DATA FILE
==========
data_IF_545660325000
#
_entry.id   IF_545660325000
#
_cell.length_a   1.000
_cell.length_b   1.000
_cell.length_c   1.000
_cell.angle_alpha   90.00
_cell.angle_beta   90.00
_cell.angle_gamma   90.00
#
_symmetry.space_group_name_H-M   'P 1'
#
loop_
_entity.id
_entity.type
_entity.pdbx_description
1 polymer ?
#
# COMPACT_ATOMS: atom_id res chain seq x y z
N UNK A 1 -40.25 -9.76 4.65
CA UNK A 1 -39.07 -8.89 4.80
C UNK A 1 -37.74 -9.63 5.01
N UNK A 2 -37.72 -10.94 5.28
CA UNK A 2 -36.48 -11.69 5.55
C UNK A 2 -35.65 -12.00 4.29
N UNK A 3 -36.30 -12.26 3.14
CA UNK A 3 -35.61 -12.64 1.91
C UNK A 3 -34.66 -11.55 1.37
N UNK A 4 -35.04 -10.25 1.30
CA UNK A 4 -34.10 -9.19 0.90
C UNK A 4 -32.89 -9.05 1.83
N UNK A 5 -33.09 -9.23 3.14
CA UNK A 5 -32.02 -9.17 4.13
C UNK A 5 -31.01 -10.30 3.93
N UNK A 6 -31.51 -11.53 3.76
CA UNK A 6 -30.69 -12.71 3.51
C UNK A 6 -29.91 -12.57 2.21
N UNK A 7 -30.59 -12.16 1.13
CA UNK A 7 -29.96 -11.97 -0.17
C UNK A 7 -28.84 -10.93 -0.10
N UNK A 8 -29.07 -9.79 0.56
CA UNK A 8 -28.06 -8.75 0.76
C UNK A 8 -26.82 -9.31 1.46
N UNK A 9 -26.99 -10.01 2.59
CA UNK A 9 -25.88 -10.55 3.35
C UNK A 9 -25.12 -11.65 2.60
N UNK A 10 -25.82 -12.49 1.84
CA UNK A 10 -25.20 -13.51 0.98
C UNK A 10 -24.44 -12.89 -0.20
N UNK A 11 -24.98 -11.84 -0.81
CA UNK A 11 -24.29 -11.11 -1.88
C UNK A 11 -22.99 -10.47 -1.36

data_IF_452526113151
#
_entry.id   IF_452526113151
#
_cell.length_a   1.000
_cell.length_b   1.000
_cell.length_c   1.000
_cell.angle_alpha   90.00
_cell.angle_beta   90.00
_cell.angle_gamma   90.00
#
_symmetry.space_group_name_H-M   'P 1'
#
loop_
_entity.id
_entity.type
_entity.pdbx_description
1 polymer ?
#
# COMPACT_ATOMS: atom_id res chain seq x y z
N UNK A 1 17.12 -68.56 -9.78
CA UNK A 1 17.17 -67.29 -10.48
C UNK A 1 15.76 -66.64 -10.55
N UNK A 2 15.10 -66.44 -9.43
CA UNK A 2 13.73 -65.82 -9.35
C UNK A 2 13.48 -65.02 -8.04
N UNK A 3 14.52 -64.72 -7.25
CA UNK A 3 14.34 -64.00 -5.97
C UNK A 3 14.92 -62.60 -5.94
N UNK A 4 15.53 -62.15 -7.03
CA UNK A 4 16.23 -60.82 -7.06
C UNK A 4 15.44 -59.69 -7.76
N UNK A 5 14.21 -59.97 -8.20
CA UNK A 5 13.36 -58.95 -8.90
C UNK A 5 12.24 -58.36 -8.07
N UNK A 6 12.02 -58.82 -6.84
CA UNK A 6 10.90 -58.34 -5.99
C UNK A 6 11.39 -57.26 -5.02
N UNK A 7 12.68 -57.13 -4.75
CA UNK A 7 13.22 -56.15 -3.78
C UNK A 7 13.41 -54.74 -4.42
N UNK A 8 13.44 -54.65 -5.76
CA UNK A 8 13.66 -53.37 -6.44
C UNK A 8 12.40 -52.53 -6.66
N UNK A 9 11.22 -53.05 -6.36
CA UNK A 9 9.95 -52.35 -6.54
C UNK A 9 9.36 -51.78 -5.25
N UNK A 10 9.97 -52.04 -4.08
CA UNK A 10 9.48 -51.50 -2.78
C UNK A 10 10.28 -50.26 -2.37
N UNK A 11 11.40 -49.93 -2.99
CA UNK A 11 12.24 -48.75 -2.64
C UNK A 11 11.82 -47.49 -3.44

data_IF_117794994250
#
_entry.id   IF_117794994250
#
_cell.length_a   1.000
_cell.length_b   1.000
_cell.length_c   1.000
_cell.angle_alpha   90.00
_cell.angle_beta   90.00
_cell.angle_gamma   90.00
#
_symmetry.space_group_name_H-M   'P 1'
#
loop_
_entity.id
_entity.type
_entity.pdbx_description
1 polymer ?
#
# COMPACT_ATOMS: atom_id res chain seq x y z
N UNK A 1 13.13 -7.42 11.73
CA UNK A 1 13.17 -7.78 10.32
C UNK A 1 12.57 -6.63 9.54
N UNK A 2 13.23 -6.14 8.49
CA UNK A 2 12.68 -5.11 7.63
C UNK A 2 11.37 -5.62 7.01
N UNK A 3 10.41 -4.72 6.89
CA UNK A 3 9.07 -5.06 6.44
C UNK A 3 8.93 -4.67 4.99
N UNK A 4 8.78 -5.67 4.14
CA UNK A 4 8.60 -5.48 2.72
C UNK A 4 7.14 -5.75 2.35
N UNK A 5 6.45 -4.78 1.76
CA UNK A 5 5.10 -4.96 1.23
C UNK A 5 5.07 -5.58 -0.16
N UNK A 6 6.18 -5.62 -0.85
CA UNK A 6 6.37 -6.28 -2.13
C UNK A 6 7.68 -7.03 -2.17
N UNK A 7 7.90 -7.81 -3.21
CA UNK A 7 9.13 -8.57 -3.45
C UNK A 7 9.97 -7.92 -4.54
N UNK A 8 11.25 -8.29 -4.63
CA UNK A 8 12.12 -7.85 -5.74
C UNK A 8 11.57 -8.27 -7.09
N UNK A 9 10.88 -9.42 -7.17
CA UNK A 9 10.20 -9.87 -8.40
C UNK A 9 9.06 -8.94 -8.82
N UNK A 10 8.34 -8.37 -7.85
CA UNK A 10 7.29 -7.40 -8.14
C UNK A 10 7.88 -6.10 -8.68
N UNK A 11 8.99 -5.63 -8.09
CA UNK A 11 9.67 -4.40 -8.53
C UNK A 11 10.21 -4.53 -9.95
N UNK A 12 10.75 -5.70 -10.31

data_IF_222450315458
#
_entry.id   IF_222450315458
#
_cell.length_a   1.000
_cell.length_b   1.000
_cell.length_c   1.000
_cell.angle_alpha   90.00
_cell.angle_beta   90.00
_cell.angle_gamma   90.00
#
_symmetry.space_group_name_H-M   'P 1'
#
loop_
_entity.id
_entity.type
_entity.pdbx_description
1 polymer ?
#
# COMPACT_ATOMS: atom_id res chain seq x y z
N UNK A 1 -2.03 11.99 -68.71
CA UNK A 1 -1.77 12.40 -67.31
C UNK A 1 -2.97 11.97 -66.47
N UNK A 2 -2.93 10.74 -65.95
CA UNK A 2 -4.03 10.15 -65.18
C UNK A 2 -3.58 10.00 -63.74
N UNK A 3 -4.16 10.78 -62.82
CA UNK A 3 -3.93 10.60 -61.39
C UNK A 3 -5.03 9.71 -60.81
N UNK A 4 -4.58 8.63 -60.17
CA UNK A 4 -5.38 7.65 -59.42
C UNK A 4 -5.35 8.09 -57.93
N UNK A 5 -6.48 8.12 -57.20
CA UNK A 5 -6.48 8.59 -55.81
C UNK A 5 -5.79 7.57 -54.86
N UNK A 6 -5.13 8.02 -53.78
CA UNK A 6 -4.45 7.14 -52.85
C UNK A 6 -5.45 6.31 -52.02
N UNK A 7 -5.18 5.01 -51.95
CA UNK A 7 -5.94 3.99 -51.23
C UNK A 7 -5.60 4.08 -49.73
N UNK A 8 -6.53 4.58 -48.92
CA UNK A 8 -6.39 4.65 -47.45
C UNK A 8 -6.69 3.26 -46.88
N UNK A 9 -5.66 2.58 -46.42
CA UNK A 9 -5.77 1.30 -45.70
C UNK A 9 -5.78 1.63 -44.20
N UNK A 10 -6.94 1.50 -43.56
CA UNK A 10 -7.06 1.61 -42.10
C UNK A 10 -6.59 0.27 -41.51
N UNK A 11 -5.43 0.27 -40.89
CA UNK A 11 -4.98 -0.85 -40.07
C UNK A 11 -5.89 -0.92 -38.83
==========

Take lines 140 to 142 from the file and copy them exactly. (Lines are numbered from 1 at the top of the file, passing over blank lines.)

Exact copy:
CA UNK A 5 5.10 -4.96 1.23
C UNK A 5 5.07 -5.58 -0.16
N UNK A 6 6.18 -5.62 -0.85